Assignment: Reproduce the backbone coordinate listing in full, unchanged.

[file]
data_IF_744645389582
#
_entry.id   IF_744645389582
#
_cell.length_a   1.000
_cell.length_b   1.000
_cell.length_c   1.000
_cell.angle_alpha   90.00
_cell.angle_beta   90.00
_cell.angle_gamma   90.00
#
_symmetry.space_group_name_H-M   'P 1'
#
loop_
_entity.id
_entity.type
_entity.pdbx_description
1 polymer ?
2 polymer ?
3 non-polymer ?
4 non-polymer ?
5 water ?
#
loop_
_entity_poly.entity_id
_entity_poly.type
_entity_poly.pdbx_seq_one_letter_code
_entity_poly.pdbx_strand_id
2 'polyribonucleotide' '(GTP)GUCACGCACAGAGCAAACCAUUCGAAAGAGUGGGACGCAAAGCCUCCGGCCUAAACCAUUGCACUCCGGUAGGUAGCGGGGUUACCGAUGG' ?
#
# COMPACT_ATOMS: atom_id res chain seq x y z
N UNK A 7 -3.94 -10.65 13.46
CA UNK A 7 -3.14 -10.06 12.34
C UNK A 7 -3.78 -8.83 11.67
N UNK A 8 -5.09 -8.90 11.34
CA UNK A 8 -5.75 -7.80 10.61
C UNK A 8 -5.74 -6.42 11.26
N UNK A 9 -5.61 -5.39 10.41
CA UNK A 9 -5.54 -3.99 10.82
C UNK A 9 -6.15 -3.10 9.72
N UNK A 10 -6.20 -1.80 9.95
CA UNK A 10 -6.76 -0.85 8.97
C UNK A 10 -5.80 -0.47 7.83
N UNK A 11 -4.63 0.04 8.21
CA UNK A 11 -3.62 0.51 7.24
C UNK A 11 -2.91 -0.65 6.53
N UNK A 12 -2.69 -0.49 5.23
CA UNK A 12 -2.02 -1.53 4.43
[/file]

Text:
data_IF_744645389582
#
_entry.id   IF_744645389582
#
_cell.length_a   1.000
_cell.length_b   1.000
_cell.length_c   1.000
_cell.angle_alpha   90.00
_cell.angle_beta   90.00
_cell.angle_gamma   90.00
#
_symmetry.space_group_name_H-M   'P 1'
#
loop_
_entity.id
_entity.type
_entity.pdbx_description
1 polymer ?
2 polymer ?
3 non-polymer ?
4 non-polymer ?
5 water ?
#
loop_
_entity_poly.entity_id
_entity_poly.type
_entity_poly.pdbx_seq_one_letter_code
_entity_poly.pdbx_strand_id
2 'polyribonucleotide' '(GTP)GUCACGCACAGAGCAAACCAUUCGAAAGAGUGGGACGCAAAGCCUCCGGCCUAAACCAUUGCACUCCGGUAGGUAGCGGGGUUACCGAUGG' ?
#
# COMPACT_ATOMS: atom_id res chain seq x y z
N UNK A 7 -3.94 -10.65 13.46
CA UNK A 7 -3.14 -10.06 12.34
C UNK A 7 -3.78 -8.83 11.67
N UNK A 8 -5.09 -8.90 11.34
CA UNK A 8 -5.75 -7.80 10.61
C UNK A 8 -5.74 -6.42 11.26
N UNK A 9 -5.61 -5.39 10.41
CA UNK A 9 -5.54 -3.99 10.82
C UNK A 9 -6.15 -3.10 9.72
N UNK A 10 -6.20 -1.80 9.95
CA UNK A 10 -6.76 -0.85 8.97
C UNK A 10 -5.80 -0.47 7.83
N UNK A 11 -4.63 0.04 8.21
CA UNK A 11 -3.62 0.51 7.24
C UNK A 11 -2.91 -0.65 6.53
N UNK A 12 -2.69 -0.49 5.23
CA UNK A 12 -2.02 -1.53 4.43